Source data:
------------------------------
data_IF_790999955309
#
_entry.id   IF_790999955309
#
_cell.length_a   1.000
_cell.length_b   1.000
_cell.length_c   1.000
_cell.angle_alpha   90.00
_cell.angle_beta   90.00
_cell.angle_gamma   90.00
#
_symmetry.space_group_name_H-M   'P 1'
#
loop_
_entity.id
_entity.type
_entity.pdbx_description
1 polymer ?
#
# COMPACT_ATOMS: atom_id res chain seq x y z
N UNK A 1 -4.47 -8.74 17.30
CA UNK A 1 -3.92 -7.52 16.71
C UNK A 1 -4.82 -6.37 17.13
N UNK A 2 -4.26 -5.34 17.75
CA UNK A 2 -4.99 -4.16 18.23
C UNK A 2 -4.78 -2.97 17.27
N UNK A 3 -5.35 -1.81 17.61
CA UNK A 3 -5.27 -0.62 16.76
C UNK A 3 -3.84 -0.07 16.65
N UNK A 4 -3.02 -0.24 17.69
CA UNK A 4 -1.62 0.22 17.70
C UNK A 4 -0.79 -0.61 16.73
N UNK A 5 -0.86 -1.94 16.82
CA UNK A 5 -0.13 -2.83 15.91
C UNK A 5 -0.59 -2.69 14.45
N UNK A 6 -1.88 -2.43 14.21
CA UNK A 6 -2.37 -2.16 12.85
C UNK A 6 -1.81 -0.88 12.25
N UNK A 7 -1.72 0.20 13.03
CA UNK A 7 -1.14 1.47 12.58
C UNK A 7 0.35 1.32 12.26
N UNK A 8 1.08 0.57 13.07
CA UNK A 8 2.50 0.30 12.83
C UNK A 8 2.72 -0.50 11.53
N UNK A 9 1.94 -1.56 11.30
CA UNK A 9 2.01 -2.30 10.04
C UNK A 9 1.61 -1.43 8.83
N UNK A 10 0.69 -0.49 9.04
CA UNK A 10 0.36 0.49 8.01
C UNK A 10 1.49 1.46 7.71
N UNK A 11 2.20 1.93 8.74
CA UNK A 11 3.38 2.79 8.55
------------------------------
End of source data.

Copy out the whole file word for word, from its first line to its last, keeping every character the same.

data_IF_790999955309
#
_entry.id   IF_790999955309
#
_cell.length_a   1.000
_cell.length_b   1.000
_cell.length_c   1.000
_cell.angle_alpha   90.00
_cell.angle_beta   90.00
_cell.angle_gamma   90.00
#
_symmetry.space_group_name_H-M   'P 1'
#
loop_
_entity.id
_entity.type
_entity.pdbx_description
1 polymer ?
#
# COMPACT_ATOMS: atom_id res chain seq x y z
N UNK A 1 -4.47 -8.74 17.30
CA UNK A 1 -3.92 -7.52 16.71
C UNK A 1 -4.82 -6.37 17.13
N UNK A 2 -4.26 -5.34 17.75
CA UNK A 2 -4.99 -4.16 18.23
C UNK A 2 -4.78 -2.97 17.27
N UNK A 3 -5.35 -1.81 17.61
CA UNK A 3 -5.27 -0.62 16.76
C UNK A 3 -3.84 -0.07 16.65
N UNK A 4 -3.02 -0.24 17.69
CA UNK A 4 -1.62 0.22 17.70
C UNK A 4 -0.79 -0.61 16.73
N UNK A 5 -0.86 -1.94 16.82
CA UNK A 5 -0.13 -2.83 15.91
C UNK A 5 -0.59 -2.69 14.45
N UNK A 6 -1.88 -2.43 14.21
CA UNK A 6 -2.37 -2.16 12.85
C UNK A 6 -1.81 -0.88 12.25
N UNK A 7 -1.72 0.20 13.03
CA UNK A 7 -1.14 1.47 12.58
C UNK A 7 0.35 1.32 12.26
N UNK A 8 1.08 0.57 13.07
CA UNK A 8 2.50 0.30 12.83
C UNK A 8 2.72 -0.50 11.53
N UNK A 9 1.94 -1.56 11.30
CA UNK A 9 2.01 -2.30 10.04
C UNK A 9 1.61 -1.43 8.83
N UNK A 10 0.69 -0.49 9.04
CA UNK A 10 0.36 0.49 8.01
C UNK A 10 1.49 1.46 7.71
N UNK A 11 2.20 1.93 8.74
CA UNK A 11 3.38 2.79 8.55